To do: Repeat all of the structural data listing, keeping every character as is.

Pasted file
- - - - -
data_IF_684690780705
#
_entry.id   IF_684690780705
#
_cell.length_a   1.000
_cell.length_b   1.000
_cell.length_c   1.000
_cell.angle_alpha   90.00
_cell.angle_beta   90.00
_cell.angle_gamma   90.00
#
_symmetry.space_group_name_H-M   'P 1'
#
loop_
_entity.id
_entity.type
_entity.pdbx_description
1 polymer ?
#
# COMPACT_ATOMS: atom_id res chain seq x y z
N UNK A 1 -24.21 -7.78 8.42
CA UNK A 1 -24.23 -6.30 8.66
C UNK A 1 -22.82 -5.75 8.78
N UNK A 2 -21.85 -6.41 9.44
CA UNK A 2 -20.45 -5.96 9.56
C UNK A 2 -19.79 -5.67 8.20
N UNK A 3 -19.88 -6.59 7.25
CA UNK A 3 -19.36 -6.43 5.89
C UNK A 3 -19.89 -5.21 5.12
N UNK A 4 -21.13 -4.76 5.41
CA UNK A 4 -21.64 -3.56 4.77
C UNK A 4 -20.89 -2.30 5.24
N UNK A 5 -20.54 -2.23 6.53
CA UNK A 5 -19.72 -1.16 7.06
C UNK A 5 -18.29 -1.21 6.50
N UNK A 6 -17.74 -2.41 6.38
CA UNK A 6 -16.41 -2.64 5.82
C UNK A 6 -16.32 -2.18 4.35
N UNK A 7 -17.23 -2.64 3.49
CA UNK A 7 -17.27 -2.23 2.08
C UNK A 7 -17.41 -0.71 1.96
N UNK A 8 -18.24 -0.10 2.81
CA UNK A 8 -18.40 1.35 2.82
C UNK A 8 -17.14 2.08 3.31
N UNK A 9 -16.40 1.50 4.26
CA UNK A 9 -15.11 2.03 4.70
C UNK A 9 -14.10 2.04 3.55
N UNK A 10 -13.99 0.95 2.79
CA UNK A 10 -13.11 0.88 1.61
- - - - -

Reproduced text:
data_IF_684690780705
#
_entry.id   IF_684690780705
#
_cell.length_a   1.000
_cell.length_b   1.000
_cell.length_c   1.000
_cell.angle_alpha   90.00
_cell.angle_beta   90.00
_cell.angle_gamma   90.00
#
_symmetry.space_group_name_H-M   'P 1'
#
loop_
_entity.id
_entity.type
_entity.pdbx_description
1 polymer ?
#
# COMPACT_ATOMS: atom_id res chain seq x y z
N UNK A 1 -24.21 -7.78 8.42
CA UNK A 1 -24.23 -6.30 8.66
C UNK A 1 -22.82 -5.75 8.78
N UNK A 2 -21.85 -6.41 9.44
CA UNK A 2 -20.45 -5.96 9.56
C UNK A 2 -19.79 -5.67 8.20
N UNK A 3 -19.88 -6.59 7.25
CA UNK A 3 -19.36 -6.43 5.89
C UNK A 3 -19.89 -5.21 5.12
N UNK A 4 -21.13 -4.76 5.41
CA UNK A 4 -21.64 -3.56 4.77
C UNK A 4 -20.89 -2.30 5.24
N UNK A 5 -20.54 -2.23 6.53
CA UNK A 5 -19.72 -1.16 7.06
C UNK A 5 -18.29 -1.21 6.50
N UNK A 6 -17.74 -2.41 6.38
CA UNK A 6 -16.41 -2.64 5.82
C UNK A 6 -16.32 -2.18 4.35
N UNK A 7 -17.23 -2.64 3.49
CA UNK A 7 -17.27 -2.23 2.08
C UNK A 7 -17.41 -0.71 1.96
N UNK A 8 -18.24 -0.10 2.81
CA UNK A 8 -18.40 1.35 2.82
C UNK A 8 -17.14 2.08 3.31
N UNK A 9 -16.40 1.50 4.26
CA UNK A 9 -15.11 2.03 4.70
C UNK A 9 -14.10 2.04 3.55
N UNK A 10 -13.99 0.95 2.79
CA UNK A 10 -13.11 0.88 1.61